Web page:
From the Federal Climate Protection Act to alternative drive systems and renewable energies to Fridays for Future and personal behaviors: Many people have long since become aware of the importance of climate protection. With the “Karlsruhe Real-world Laboratory for Sustainable Climate Protection (KARLA),” Karlsruhe Institute of Technology (KIT), the city of Karlsruhe, Karlsruhe University of Applied Sciences, and other partners will move this topic even more into the focus of the society’s daily life and study selected local climate protection measures. The project is funded with EUR 1.1 million by the Baden-Württemberg Ministry for Science, Research, and the Arts.
“The real-world labs ‘made in BW’ act as interfaces between science, industry, politics, and society. Their projects contribute decisively to climate protection. With the KARLA project, KIT is among the leaders in the development of a climate-friendly future. Through concrete transformation experiments with local universities and the city of Karlsruhe, KARLA will make valuable contributions to the climate protection measures needed,” says Science Minister Theresia Bauer.
“Real-world laboratories can link global challenges, such as climate change, to daily acting and translate them into adequate local measures,” says the President of KIT, Professor Holger Hanselka. “We use the big engineering and specific social sciences potentials of KIT to test climate protection measures together with the citizens and to implement them in society.”
“KARLA is another example of our city’s good climate for smart developments. Local research institutions and the city cooperate closely and turn the entire city of Karlsruhe into a big laboratory,” says the Lord Mayor of the City of Karlsruhe, Dr. Frank Mentrup. And he adds: “The Real-world Lab fits perfectly to the climate protection concept of our city that is based on the participation of all, from individuals to companies. KARLA addresses their hot topics.”
Transformation Experiments for Climate Protection
“With KARLA, we will advance sustainable climate protection in Karlsruhe as a model and contribute to sustainable and profound change,” says Project Head Oliver Parodi from KIT’s Institute for Technology Assessment and Systems Analysis (ITAS). “At the Real-world Lab, we will study, evaluate, and support planned climate protection measures in Karlsruhe and analyze their sustainability aspects in particular.” In addition, KARLA will carry out concrete transformation experiments of several years’ duration for the implementation of selected activities. Its point of departure is the “Karlsruhe Climate Protection Concept 2030” that was adopted by the municipal council in April 2020. It defines the framework for climate protection measures in the next years.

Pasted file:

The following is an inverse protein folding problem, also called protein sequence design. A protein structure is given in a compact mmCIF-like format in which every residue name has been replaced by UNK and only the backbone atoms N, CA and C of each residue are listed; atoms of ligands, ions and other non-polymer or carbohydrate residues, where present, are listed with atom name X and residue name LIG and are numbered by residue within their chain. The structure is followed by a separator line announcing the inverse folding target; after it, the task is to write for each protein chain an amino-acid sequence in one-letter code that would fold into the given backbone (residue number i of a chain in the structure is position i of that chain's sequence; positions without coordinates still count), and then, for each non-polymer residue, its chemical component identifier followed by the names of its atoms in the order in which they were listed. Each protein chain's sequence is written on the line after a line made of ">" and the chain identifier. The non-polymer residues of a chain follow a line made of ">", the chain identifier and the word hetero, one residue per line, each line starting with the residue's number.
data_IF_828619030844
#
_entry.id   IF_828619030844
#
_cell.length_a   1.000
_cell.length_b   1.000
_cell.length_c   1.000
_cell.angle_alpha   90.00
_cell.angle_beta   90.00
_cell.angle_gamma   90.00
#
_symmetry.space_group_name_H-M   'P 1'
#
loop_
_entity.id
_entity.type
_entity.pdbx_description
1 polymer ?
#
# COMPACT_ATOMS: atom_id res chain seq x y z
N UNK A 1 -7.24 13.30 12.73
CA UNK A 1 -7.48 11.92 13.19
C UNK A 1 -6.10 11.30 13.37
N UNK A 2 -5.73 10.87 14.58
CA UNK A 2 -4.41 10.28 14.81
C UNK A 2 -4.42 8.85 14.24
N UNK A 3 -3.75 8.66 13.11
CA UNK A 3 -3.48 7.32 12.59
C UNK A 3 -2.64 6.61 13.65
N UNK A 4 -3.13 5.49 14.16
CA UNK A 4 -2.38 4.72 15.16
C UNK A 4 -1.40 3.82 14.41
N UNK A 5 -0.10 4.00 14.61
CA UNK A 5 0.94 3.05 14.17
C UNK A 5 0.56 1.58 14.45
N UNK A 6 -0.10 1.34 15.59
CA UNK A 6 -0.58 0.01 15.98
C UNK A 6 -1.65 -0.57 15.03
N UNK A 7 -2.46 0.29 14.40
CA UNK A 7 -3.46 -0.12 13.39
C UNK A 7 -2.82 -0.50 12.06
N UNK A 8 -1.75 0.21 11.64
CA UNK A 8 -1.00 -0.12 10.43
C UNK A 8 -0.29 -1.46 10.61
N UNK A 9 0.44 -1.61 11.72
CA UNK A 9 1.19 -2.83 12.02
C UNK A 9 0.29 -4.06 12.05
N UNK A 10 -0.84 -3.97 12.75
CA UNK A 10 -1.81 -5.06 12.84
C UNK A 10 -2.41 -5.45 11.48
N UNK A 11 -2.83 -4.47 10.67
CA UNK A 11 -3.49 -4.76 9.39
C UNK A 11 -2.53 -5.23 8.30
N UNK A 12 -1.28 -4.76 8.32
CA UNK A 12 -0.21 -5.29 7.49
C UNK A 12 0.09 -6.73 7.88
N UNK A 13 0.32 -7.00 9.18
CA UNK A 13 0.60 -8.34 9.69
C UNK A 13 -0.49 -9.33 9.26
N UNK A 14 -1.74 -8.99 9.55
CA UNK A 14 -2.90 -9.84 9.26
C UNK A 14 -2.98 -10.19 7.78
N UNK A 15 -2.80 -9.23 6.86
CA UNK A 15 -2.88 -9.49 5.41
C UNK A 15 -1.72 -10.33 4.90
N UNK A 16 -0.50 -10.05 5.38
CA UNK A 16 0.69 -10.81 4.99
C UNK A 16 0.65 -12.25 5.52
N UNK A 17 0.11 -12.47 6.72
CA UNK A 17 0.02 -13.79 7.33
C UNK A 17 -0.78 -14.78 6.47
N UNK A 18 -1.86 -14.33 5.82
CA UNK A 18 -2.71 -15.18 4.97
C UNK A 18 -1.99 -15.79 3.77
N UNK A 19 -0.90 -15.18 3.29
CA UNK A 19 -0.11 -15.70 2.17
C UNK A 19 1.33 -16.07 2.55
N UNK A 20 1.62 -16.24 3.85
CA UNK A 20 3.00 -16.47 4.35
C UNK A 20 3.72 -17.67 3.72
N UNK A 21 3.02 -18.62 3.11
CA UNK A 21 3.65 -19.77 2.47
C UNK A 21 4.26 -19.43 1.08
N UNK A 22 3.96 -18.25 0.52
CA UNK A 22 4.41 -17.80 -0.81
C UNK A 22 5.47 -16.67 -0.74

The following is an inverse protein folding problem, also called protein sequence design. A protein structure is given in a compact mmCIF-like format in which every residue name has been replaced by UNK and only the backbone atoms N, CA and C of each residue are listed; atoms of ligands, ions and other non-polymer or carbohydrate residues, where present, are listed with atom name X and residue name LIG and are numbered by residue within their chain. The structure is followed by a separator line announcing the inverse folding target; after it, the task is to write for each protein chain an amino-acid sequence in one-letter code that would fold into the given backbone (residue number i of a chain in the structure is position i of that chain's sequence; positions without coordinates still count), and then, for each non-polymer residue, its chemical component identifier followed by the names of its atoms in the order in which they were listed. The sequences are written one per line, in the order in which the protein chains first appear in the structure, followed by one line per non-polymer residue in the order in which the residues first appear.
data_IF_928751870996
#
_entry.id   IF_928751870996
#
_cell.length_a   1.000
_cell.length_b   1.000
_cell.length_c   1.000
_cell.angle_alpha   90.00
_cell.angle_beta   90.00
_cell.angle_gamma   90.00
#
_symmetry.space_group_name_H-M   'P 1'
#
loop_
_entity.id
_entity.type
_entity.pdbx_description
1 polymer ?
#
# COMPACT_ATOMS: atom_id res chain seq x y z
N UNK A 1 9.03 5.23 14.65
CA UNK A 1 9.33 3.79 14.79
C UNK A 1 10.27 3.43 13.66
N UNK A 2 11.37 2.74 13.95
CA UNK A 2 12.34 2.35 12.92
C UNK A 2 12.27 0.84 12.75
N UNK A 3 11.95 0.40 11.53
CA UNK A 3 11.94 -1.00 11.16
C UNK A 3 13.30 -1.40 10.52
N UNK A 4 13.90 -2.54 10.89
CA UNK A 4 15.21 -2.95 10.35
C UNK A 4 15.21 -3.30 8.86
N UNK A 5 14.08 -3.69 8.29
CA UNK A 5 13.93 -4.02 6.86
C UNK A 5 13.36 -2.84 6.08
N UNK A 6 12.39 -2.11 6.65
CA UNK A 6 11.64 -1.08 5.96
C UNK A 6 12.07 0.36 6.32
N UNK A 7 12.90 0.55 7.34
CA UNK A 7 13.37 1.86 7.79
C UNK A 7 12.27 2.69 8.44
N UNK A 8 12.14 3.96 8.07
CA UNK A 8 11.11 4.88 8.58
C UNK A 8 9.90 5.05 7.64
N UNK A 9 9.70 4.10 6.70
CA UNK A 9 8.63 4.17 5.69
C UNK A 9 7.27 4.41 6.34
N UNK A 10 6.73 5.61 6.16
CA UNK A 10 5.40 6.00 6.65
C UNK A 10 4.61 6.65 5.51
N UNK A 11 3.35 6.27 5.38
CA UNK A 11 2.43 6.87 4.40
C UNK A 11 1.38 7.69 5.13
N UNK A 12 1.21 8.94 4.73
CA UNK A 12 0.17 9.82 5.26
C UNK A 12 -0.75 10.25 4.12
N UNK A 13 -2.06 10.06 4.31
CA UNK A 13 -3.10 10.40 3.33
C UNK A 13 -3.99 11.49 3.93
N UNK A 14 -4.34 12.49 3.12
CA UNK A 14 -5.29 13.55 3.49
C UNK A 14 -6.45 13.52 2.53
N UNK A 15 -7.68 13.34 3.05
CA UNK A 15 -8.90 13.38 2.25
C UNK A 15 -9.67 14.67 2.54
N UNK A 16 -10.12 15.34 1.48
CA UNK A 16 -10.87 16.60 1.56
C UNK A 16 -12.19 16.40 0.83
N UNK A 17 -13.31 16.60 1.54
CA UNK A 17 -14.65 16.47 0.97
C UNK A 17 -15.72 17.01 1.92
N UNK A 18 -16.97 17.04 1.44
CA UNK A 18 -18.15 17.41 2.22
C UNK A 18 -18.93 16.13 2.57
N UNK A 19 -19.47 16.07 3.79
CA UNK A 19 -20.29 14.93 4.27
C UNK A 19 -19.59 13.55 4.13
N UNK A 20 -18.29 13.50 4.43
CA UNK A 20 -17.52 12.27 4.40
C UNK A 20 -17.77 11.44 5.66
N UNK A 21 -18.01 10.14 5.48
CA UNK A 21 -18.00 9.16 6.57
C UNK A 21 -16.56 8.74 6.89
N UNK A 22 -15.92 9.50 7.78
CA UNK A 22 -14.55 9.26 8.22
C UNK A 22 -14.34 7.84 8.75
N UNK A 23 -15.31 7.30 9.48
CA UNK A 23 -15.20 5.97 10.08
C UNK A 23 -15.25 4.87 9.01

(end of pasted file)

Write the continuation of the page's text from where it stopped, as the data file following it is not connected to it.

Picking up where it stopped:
Together with the city of Karlsruhe, other partners from science, civil society, culture, associations, and citizens, KIT has already selected four subjects of transformation experiments: Climate-friendly business trips, sustainable climate protection in the construction sector, specialists for climate protection, and climate-friendly canteens. “Relevance to climate protection, feasibility in Karlsruhe, suitability for the Real-world Lab, and synergy potentials for the project partners were very important criteria,” Parodi explains. In the course of the transformation experiments, subject-specific climate protection measures and processes will be specified in more detail and, upon successful testing, rolled out and modified by the partners.
Karlsruhe as a Real-world Lab
The Real-world Lab is located in the city of Karlsruhe and at selected places of KIT. KARLA builds on the existing Real-world Lab “District Future – Urban Lab” and the “Urban Transition Lab 131” project completed in 2020 and uses existing transdisciplinary infrastructures, competencies, and networks.
Being “The Research University in the Helmholtz Association”, KIT creates and imparts knowledge for the society and the environment. It is the objective to make significant contributions to the global challenges in the fields of energy, mobility, and information. For this, about 9,800 employees cooperate in a broad range of disciplines in natural sciences, engineering sciences, economics, and the humanities and social sciences. KIT prepares its 22,300 students for responsible tasks in society, industry, and science by offering research-based study programs. Innovation efforts at KIT build a bridge between important scientific findings and their application for the benefit of society, economic prosperity, and the preservation of our natural basis of life. KIT is one of the German universities of excellence.